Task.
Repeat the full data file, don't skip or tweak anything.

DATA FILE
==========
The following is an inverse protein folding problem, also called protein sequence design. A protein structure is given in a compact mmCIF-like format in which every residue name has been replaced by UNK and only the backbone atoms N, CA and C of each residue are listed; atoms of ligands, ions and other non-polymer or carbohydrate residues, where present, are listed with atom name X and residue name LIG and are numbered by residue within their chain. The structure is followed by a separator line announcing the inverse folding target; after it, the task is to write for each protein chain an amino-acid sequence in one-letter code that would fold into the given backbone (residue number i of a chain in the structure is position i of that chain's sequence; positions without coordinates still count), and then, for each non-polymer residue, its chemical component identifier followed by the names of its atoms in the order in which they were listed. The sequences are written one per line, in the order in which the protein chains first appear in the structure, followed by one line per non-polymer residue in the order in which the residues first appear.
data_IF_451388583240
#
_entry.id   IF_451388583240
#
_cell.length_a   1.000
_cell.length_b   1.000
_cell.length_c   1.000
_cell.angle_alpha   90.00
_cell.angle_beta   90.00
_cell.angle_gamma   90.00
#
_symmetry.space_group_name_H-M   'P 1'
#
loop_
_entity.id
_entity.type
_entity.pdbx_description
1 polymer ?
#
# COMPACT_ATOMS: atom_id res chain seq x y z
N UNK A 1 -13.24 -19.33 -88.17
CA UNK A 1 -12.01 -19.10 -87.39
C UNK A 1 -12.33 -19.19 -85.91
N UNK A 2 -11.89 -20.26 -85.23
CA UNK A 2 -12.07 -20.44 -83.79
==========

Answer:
The following is an inverse protein folding problem, also called protein sequence design. A protein structure is given in a compact mmCIF-like format in which every residue name has been replaced by UNK and only the backbone atoms N, CA and C of each residue are listed; atoms of ligands, ions and other non-polymer or carbohydrate residues, where present, are listed with atom name X and residue name LIG and are numbered by residue within their chain. The structure is followed by a separator line announcing the inverse folding target; after it, the task is to write for each protein chain an amino-acid sequence in one-letter code that would fold into the given backbone (residue number i of a chain in the structure is position i of that chain's sequence; positions without coordinates still count), and then, for each non-polymer residue, its chemical component identifier followed by the names of its atoms in the order in which they were listed. The sequences are written one per line, in the order in which the protein chains first appear in the structure, followed by one line per non-polymer residue in the order in which the residues first appear.
data_IF_451388583240
#
_entry.id   IF_451388583240
#
_cell.length_a   1.000
_cell.length_b   1.000
_cell.length_c   1.000
_cell.angle_alpha   90.00
_cell.angle_beta   90.00
_cell.angle_gamma   90.00
#
_symmetry.space_group_name_H-M   'P 1'
#
loop_
_entity.id
_entity.type
_entity.pdbx_description
1 polymer ?
#
# COMPACT_ATOMS: atom_id res chain seq x y z
N UNK A 1 -13.24 -19.33 -88.17
CA UNK A 1 -12.01 -19.10 -87.39
C UNK A 1 -12.33 -19.19 -85.91
N UNK A 2 -11.89 -20.26 -85.23
CA UNK A 2 -12.07 -20.44 -83.79